Free Firewood ~ haibun

Free Firewood

Two days before we traveled to my daughter’s wedding, a tree came down in our yard. It was a fifty foot hickory that was dead when we bought the house in 2013, and it was struck by lightning in 2014. The top of it hit the top edge of the chimney, at the side of the house, leaving fifteen feet of broken wood at the foundation. The chimney is fine. The tree continued down, resting in the fork of a redbud tree and splitting it three feet to the ground. We’ve had a lot of recent rain, softening the ground on the slope where the hickory stood. The roots were rotted to pulp and broke off as the tree fell.

I couldn’t leave it like that while traveling, so I spent the next day cutting up the pieces on the ground and cutting twelve feet off the top end of the tree. I cut the redbud into firewood and cut its branches into four foot lengths, leaving them in three large piles at the side of my garden.

When we returned, I spent a day cutting the rest of the hickory into firewood. It was so choked with English ivy that I spent more than an hour lopping that off before taking the chainsaw to the tree. The pile of ivy, some of it an inch-and-a-half thick, was as high as any of the three piles of redbud branches. I now have more than a cord of hickory firewood, with a fireplace that I converted to natural gas.

Last month ended up being tied for the hottest September on record for mid-Missouri, so I wasn’t too anxious to clear out those tree branches. We had a break in the weather today – overcast and 65º – so I spent the morning lopping the redbud branches and ivy into two foot lengths, then taking them to our city’s yard waste site, a mile away – five trips in my station wagon. The site won’t take anything larger than six inches in diameter, so now I have to find a neighbor who needs firewood.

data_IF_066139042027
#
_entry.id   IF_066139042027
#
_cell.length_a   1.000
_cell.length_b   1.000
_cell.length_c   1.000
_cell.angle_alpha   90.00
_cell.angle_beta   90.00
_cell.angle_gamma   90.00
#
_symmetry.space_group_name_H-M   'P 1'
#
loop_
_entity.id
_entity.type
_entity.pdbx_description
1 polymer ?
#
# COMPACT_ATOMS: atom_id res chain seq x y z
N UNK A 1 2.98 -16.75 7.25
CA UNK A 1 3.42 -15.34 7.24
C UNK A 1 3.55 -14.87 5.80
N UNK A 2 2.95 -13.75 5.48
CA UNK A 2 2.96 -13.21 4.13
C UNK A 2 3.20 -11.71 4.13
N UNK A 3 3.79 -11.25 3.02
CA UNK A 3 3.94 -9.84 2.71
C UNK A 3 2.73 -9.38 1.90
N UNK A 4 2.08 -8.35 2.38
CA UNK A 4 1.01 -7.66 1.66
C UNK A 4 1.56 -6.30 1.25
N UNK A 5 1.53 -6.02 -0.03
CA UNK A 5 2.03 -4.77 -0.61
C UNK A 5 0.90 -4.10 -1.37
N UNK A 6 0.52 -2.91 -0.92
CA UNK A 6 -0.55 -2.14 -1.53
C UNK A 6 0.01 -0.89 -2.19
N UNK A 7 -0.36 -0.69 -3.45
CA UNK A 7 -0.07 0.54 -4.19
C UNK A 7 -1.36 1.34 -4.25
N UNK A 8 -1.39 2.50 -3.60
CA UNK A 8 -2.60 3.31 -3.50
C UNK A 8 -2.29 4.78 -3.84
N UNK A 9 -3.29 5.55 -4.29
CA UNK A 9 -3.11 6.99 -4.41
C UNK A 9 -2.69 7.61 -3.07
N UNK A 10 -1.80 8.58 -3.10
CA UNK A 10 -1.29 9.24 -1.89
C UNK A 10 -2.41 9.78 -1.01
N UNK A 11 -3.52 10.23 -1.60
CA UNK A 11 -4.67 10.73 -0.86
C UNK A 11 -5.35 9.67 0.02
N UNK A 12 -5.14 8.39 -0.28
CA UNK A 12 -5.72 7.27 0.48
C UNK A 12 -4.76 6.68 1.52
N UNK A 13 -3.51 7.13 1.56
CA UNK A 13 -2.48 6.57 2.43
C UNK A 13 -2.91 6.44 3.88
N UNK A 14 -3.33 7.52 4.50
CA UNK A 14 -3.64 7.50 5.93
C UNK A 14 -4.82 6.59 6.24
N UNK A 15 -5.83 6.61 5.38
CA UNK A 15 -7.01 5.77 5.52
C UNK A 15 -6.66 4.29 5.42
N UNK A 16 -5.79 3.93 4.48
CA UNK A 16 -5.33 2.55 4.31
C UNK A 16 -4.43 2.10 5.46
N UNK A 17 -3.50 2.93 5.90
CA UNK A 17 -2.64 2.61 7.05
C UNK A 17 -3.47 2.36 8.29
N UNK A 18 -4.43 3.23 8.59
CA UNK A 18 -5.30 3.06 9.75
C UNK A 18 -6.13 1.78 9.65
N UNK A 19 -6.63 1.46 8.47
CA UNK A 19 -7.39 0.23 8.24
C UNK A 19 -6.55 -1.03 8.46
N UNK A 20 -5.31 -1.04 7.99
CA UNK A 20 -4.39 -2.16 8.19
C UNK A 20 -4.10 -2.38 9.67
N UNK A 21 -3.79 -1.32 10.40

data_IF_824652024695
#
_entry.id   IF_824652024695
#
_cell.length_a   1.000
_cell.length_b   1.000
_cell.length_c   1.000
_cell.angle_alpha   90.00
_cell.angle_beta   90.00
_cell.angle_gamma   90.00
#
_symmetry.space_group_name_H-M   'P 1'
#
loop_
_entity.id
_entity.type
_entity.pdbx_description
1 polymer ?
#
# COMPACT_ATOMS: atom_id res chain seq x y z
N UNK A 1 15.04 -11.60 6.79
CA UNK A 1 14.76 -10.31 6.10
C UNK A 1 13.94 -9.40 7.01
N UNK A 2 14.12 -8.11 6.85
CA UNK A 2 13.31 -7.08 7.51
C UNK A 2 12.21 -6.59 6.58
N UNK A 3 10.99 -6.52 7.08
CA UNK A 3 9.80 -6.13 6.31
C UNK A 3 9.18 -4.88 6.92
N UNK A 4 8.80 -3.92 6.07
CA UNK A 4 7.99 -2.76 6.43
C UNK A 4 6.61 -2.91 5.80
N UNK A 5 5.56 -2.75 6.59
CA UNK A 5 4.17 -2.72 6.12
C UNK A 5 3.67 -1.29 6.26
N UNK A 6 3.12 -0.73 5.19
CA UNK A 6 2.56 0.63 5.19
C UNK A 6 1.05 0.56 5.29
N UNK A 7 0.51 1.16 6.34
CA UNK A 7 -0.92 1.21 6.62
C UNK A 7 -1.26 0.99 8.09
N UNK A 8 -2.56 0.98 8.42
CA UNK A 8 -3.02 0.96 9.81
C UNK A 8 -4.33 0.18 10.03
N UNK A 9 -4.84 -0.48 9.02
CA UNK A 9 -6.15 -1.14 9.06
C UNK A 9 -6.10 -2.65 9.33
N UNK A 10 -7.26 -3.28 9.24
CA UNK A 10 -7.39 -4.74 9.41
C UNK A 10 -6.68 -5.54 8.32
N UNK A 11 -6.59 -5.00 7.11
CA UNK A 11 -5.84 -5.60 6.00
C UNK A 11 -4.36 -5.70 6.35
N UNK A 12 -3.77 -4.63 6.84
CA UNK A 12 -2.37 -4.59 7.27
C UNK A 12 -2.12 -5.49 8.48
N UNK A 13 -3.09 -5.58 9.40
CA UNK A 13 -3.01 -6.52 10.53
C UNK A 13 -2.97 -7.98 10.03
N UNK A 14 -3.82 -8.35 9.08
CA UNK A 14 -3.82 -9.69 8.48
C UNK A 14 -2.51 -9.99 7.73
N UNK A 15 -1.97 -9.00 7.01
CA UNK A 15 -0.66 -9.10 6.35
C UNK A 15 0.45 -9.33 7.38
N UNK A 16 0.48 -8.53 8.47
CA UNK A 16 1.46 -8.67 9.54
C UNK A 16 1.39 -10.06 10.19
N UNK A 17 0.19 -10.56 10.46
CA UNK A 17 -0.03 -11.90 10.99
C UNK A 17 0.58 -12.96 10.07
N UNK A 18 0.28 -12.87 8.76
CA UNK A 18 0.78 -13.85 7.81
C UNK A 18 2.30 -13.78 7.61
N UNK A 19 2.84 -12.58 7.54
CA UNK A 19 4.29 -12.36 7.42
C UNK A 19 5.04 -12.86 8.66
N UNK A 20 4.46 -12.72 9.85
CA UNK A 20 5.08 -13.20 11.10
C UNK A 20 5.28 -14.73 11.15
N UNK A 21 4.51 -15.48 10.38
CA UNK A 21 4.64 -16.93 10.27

ivy clings to tree
draining life from hickory
warm glow of fireplace

Colleen’s 2019 Weekly #Tanka Tuesday #Poetry Challenge
No. 147, #Poet’sChoice

Childhood Memories ~ haibun

Childhood Memories

Many years after my mother’s passing, I got a hankering for her apple cake. I remember it as a single layer of spice cake in a rectangular pan, with apple slices upright in three rows, from end to end. I searched online for apple cake recipes, and ended up combining two recipes to get a cake that tasted just as I remembered, but with the apples stirred into the batter.

My mother always baked from scratch, and it finally dawned on me to ask my sister if she had my mother’s recipe. She sent a photo of the original recipe card, and there were distinct differences from my final recipe, so I didn’t waste any time trying my hand at the original. It had been fifteen years since I’d had my mother’s apple cake, but I knew I would never forget that taste.

Unfortunately, mine did not taste the same, and it occurred to me that my mother had made that cake since I was a child, and she probably hadn’t bothered to look at that recipe for years and years. Fortunately, I came up with a recipe that reminds me of her cake, so now I’ll try making it with the apple slices in rows. Maybe I can pass that recipe on to my children.

childhood memories
rows of fruit trees in orchard
apple falls from tree

This haibun is my response to Poetics: Looking for Sustenance from Lisa at dVerse.

Image: Apple orchard in Olcott, Niagara County, New York, October 2010

in filtered sunlight ~ haibun ~ magnetic poetry

in filtered sunlight

I try to make sure that I have agreeable weather when I go kayaking, but sometimes the weather has other ideas.  Yesterday, the sky was completely overcast, but showers weren’t predicted to arrive until late afternoon, with a thunderstorm expected at 10:00pm, so I launched at 10:00am.